Tuesday, January 10, 2006

On being an Art Critic

The highest aim of the aesthetic being is to find the Divine through beauty,” – Sri Aurobindo (Gems from Sri Aurobindo V1. by M.P. Pendit) posted by Mary Lee Pappas at 10:29 PM
A First Person on Being an Art Critic - Does Indianapolis want arts criticism?
By Mary Lee Pappas NUVO art critic spring 2005
  • Should an art critic write about artists whose work they collect?
  • Should an art critic fraternize with artists they write about?
  • Should they accept gifts from artists they’ve written about, be an exhibition consultant, sit on boards of visual arts organizations, or exhibit their own artworks?

According to “The Visual Art Critic: A Survey of Art Critics at General-Interest News Publications in America” by Columbia University’s Journalism Program in 2002, there was no consensus among the 169 art critics surveyed (myself the only Indianapolis representative) regarding blanket ethical conduct within the American art world.

This perhaps resulting from the public’s equally as uneven expectations of what art criticism ought and ought not to be. An opinionated bunch to begin with, participating art critics had to have written at least twelve ”evaluative” pieces the previous year to qualify for the survey. Those are reviews that make judgments regarding quality, purport, and context based on the work, the artist, the venue, the curatorial competence, and sometimes funding. It’s gauging art instead of strictly spouting anthems of advocacy, subjective explanations, and taking strict emotions into account.
Critics, predominantly employed as part-timers or freelance at both daily and alternative weekly papers, were actually found to be “intimately connected” to their local arts communities. Is this conflict of interest, or fundamental for the role? 24% of us had worked in museums, 18% in commercial galleries, while nearly half of us were artists – 70% of whom exhibit or have exhibited their works. 14% were employed in art-related industries. Four out of five newspaper critics and three out of four alternative weekly critics collect art. Though 90% of the critics were curiously Caucasian when multiculturalism in visual art is ever present, well preparedness for their work varied greatly.
The majority of practicing art critics had on average 13 years of journalism/art writing experience. 20% of art critics had no formal training in art or art history, while only 26% of us actually had a B.A., M.A. or Ph.D. in art history. But, apparently it doesn’t really matter who’s writing about art anymore. Some artists should, “Park their paints,” and let go of ego, pride and fickleness local painter, art historian, and gallery owner Doris Vlasek Hails said to me once. But there has been an increasing trend for artists and arts organizations across the country to steer clear of uncompromising critics and seek-out positive press thereby creating their own undeserving derivative art stars. Some buy it. As our local visual arts community flourishes so too do the proliferating and, more often than not, only moderately talented artists who Indianapolis audiences so anxiously and sometimes bafflingly accept.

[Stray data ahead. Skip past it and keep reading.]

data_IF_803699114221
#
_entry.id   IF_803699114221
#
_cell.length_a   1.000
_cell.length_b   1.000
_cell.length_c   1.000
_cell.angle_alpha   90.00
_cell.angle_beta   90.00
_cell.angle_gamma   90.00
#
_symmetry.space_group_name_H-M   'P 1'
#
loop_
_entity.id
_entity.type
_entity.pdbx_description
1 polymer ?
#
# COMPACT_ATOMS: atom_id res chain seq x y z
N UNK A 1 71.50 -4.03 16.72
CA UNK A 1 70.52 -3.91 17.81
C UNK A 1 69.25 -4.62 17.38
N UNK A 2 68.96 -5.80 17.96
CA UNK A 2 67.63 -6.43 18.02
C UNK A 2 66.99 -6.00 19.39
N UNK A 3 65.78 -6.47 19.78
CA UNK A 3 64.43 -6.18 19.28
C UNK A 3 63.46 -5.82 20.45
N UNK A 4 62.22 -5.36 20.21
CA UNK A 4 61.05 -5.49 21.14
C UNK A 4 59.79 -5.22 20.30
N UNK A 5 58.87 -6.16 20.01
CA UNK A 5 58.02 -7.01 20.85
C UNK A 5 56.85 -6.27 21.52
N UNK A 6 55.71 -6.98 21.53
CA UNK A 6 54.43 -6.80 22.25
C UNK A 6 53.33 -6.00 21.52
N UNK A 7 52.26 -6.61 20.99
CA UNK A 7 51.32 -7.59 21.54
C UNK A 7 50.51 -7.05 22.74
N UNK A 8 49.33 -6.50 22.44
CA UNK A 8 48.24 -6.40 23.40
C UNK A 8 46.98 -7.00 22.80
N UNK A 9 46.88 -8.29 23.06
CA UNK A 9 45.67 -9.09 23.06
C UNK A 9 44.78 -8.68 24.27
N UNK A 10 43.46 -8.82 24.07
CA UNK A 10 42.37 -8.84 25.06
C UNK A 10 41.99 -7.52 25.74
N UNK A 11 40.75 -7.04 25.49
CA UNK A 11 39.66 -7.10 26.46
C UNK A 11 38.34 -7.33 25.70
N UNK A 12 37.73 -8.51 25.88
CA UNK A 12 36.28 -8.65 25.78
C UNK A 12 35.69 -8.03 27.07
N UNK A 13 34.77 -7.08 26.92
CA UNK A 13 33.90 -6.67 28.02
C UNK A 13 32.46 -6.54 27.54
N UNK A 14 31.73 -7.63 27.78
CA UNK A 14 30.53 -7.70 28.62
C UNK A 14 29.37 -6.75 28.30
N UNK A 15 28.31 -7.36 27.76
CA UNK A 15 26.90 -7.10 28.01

• Can anyone who can afford rent at a trendy studio be an artist?
  • Are gallery owners and proprietors actually qualified to choose quality art to present to the public just because they can fund their venues?
  • Who is drawing the line between hobby and excellence?
  • Should critics simply relinquish themselves to this laissez-fare intellect regarding the fine art process and art history thereby giving artists and venues the praise they ultimately fancy?
  • Where does criticism fit in and who really wants it anymore?

Indianapolis appears to be succeeding at placing novelty (or propaganda at times) above discrimination. The survey makes an example of our city by stating, “Citizens of significant urban agglomerations, including Indianapolis and Las Vegas…do not have the benefit of hearing from an art critic who might qualify for inclusion in this survey,” from a daily paper. This perhaps in part because formal criticism doesn’t serve the city’s desires to make Indianapolis a cultural destination overnight. However, celebrating the mundane won’t make it happen either. Though art critics across the board thought they were writing for a “lukewarm audience that is not too well steeped in the arts,” nearly two-thirds unfortunately write strictly positive reviews, with “rendering a personal judgement” about the artwork being “the least important factor in reviewing art.” It’s a sorry commentary that’s ultimately destructive of the arts evolution (like Indianapolis’ visual art growth spurt), and the art itself. So are gallery openings where the art plays second fiddle to the party.

  • Are arts writers accepting expenses on press junkets?
  • Are papers merely supposed to conform, jump on the promotional bandwagon, and be another form of advertising?

Perhaps this is an indication that some “critics” should park their pens or thicken their skin. Perhaps local media should give more space and credence to the visual arts cultures of their communities, and artists should challenge themselves to create more than attractive formula paintings accompanied by contrived statements of purpose. Local eagerness to be exceptional in the visual arts has created levels of administrative and artistic inferiority that can be remedied by demanding quality and education from those that serve the arts community, critics alike. Inferring that arts audiences and potential arts audiences are un or under educated (as is the rhetoric from artists and arts orgs.) only serves to insult and estrange audiences…as does substandard art. Friday, November 11, 2005 posted by Mary Lee Pappas at 7:31 AM

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